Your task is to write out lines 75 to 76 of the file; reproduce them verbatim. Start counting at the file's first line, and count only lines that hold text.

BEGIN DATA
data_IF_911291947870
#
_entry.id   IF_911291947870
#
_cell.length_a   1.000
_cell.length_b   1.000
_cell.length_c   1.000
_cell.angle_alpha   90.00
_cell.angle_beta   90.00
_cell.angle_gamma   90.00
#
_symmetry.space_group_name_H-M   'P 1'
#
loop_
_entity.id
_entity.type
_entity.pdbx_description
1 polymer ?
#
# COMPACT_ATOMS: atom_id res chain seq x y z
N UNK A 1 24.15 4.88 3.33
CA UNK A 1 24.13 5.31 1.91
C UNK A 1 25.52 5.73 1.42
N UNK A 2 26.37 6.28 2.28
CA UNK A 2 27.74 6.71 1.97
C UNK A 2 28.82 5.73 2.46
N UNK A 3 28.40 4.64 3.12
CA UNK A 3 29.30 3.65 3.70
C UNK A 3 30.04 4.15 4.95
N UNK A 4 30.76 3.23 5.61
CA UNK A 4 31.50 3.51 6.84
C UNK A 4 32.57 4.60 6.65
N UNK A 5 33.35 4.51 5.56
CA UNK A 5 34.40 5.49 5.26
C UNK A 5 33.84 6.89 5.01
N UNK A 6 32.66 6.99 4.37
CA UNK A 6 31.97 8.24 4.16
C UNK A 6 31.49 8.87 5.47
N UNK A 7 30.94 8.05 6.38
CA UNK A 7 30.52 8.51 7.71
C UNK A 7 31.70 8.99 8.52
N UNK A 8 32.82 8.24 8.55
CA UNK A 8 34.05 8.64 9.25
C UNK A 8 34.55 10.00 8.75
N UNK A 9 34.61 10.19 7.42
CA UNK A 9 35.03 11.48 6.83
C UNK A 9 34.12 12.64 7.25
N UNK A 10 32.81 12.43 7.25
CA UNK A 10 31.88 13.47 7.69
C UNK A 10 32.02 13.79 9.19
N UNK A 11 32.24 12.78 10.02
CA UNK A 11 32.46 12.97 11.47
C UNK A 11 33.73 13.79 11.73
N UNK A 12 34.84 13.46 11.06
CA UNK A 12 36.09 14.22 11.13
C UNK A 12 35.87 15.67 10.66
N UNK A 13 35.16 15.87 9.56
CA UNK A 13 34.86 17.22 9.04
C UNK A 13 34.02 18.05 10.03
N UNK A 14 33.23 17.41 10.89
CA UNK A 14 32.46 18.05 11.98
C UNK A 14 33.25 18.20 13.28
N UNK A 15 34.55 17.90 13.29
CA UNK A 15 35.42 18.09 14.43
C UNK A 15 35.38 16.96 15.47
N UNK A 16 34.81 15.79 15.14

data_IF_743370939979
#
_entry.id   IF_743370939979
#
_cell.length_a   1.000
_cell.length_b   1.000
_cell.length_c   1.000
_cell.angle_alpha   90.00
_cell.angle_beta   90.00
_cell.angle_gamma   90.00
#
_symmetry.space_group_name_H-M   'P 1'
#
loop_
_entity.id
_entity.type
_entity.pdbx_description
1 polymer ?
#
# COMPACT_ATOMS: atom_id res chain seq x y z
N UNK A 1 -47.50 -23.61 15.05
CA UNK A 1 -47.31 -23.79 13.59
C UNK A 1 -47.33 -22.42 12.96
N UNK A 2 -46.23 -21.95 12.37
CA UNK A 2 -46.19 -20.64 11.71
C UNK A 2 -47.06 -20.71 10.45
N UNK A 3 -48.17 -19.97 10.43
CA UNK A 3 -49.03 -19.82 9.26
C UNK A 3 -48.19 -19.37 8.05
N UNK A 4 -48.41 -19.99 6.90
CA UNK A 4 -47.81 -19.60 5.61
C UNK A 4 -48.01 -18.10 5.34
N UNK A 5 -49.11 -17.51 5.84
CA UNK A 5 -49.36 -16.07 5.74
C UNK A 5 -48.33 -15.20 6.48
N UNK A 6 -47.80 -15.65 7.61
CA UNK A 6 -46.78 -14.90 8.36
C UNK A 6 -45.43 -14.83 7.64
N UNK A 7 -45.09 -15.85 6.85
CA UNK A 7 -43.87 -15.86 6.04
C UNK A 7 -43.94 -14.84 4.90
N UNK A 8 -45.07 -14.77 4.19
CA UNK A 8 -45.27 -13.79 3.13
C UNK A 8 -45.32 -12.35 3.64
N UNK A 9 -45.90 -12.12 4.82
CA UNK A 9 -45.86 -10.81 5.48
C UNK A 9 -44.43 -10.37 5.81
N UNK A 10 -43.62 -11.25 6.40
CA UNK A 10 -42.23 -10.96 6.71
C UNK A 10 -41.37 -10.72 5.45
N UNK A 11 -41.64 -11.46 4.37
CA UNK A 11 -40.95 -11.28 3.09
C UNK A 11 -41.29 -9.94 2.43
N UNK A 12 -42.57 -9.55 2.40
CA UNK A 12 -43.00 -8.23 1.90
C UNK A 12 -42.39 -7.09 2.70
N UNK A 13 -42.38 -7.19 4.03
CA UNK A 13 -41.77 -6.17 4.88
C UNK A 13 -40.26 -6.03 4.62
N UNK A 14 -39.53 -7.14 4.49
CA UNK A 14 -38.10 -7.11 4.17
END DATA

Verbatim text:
_cell.angle_beta   90.00
_cell.angle_gamma   90.00